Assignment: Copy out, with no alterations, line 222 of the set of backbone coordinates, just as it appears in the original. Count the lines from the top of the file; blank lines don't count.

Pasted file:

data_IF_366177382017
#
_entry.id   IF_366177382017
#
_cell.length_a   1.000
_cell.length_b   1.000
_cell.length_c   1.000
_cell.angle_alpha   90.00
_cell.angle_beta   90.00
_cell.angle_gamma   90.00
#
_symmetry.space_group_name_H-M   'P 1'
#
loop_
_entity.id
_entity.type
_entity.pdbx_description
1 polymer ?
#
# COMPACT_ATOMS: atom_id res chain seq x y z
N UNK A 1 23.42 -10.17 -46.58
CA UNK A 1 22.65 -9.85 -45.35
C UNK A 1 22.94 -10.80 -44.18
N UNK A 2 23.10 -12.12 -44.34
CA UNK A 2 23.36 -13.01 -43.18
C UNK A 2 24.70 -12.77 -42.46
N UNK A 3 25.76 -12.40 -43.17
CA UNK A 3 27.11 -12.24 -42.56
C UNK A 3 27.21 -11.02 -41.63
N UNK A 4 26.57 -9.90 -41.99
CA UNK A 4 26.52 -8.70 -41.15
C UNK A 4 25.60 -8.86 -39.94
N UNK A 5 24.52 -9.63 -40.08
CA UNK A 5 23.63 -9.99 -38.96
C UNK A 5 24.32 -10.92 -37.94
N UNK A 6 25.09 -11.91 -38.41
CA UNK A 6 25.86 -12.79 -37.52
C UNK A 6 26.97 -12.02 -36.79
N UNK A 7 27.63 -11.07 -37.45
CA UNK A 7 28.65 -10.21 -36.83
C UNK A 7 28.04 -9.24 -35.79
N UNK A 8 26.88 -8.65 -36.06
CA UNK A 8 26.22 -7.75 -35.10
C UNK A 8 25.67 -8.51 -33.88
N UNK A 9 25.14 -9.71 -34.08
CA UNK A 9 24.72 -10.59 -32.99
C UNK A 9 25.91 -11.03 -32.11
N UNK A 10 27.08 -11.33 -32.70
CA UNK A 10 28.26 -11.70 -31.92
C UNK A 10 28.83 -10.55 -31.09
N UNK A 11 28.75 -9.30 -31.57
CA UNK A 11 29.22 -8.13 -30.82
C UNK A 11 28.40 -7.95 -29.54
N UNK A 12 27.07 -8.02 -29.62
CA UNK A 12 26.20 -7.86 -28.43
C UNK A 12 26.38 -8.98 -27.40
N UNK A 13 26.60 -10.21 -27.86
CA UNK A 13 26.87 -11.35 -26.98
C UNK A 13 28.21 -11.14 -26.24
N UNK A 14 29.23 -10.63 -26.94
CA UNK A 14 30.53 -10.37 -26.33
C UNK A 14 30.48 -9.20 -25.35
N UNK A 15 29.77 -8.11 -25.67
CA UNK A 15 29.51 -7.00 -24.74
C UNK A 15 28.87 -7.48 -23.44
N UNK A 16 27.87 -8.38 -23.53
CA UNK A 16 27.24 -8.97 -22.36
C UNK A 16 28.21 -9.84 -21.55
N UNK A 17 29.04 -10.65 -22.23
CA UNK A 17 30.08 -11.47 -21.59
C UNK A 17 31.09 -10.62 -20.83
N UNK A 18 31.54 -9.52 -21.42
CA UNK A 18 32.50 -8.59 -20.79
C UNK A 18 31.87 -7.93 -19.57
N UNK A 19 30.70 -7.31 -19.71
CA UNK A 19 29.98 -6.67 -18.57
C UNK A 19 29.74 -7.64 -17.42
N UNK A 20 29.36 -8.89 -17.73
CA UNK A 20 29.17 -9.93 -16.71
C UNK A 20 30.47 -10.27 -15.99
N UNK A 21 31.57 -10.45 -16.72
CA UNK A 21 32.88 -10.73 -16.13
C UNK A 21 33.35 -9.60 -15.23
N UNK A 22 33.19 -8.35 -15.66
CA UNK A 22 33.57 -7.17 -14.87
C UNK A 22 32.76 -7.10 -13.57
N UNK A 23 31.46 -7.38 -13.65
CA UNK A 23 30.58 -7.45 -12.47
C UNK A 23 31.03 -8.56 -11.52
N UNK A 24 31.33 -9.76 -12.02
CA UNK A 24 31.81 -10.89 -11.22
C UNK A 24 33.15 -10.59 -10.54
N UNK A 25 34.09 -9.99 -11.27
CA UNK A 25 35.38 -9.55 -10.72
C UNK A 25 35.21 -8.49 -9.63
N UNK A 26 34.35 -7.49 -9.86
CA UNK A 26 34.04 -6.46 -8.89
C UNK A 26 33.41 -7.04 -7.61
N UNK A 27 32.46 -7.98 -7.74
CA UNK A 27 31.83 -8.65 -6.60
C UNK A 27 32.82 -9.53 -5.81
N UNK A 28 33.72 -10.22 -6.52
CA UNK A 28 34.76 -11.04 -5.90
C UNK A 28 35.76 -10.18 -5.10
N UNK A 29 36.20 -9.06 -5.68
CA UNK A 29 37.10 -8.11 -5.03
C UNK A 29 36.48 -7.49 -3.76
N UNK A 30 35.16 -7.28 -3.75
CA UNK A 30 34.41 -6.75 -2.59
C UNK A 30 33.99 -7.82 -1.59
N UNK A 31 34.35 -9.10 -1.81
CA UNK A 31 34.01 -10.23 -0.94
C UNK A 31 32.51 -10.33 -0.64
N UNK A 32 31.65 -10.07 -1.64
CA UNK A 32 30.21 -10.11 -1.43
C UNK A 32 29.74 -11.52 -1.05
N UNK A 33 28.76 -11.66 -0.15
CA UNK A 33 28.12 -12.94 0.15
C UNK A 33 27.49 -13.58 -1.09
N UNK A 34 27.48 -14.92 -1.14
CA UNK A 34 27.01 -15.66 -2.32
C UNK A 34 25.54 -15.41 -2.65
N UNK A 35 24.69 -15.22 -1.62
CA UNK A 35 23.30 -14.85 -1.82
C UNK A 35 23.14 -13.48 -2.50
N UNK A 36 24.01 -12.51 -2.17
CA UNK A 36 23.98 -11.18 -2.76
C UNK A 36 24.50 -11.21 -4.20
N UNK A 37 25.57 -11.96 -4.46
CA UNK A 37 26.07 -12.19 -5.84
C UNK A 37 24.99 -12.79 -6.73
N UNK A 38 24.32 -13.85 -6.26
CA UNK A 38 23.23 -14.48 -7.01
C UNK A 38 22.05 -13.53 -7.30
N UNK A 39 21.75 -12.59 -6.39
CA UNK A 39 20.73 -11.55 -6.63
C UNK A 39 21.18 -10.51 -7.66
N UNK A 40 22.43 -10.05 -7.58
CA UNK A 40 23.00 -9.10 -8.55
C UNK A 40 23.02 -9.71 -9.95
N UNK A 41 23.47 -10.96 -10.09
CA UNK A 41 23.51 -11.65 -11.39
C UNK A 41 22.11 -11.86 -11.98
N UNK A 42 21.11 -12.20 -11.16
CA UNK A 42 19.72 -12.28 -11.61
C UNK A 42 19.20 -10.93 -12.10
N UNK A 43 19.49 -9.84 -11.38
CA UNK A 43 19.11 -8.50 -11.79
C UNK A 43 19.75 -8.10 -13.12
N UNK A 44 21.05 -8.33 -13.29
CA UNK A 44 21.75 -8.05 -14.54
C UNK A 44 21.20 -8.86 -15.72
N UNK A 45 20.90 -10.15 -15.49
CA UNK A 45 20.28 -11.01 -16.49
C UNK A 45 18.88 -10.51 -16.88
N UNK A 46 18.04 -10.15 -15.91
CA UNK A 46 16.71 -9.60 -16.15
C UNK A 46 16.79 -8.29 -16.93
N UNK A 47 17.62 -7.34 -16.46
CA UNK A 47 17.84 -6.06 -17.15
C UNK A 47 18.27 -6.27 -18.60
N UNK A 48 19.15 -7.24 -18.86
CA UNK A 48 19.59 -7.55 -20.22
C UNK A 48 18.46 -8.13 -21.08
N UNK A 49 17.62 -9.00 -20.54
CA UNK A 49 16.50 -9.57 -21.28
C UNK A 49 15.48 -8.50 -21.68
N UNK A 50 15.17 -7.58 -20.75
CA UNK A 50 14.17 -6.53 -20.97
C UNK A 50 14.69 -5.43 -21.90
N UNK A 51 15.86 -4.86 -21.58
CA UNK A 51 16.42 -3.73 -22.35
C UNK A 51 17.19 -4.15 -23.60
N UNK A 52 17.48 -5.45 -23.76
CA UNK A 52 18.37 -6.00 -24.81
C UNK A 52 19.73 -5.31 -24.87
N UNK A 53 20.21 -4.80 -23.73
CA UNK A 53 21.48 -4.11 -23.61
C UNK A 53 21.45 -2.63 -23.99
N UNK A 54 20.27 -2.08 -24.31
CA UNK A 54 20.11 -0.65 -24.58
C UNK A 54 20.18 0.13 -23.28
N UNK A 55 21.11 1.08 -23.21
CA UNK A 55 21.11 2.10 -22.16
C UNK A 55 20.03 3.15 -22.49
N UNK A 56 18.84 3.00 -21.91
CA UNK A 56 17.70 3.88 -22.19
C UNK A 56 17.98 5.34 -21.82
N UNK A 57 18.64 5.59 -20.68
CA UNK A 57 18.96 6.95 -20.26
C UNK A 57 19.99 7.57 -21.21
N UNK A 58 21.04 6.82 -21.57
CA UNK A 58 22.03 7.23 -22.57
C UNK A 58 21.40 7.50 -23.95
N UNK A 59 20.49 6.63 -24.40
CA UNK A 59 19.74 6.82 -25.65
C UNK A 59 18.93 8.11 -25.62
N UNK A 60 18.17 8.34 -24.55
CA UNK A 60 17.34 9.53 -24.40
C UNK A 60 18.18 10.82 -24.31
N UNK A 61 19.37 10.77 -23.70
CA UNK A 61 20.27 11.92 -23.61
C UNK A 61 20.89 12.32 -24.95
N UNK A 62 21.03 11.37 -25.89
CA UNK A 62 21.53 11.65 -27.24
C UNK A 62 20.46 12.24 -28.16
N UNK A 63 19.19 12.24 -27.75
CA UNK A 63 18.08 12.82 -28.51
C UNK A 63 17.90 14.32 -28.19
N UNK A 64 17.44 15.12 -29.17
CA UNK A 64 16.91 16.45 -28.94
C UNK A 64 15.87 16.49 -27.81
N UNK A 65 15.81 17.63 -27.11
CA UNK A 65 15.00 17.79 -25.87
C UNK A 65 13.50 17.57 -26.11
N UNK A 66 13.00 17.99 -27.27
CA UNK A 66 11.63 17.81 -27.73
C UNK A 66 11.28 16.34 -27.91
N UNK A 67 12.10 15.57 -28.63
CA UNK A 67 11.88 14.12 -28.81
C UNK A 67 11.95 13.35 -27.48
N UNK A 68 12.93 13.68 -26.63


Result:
N UNK A 68 12.93 13.68 -26.63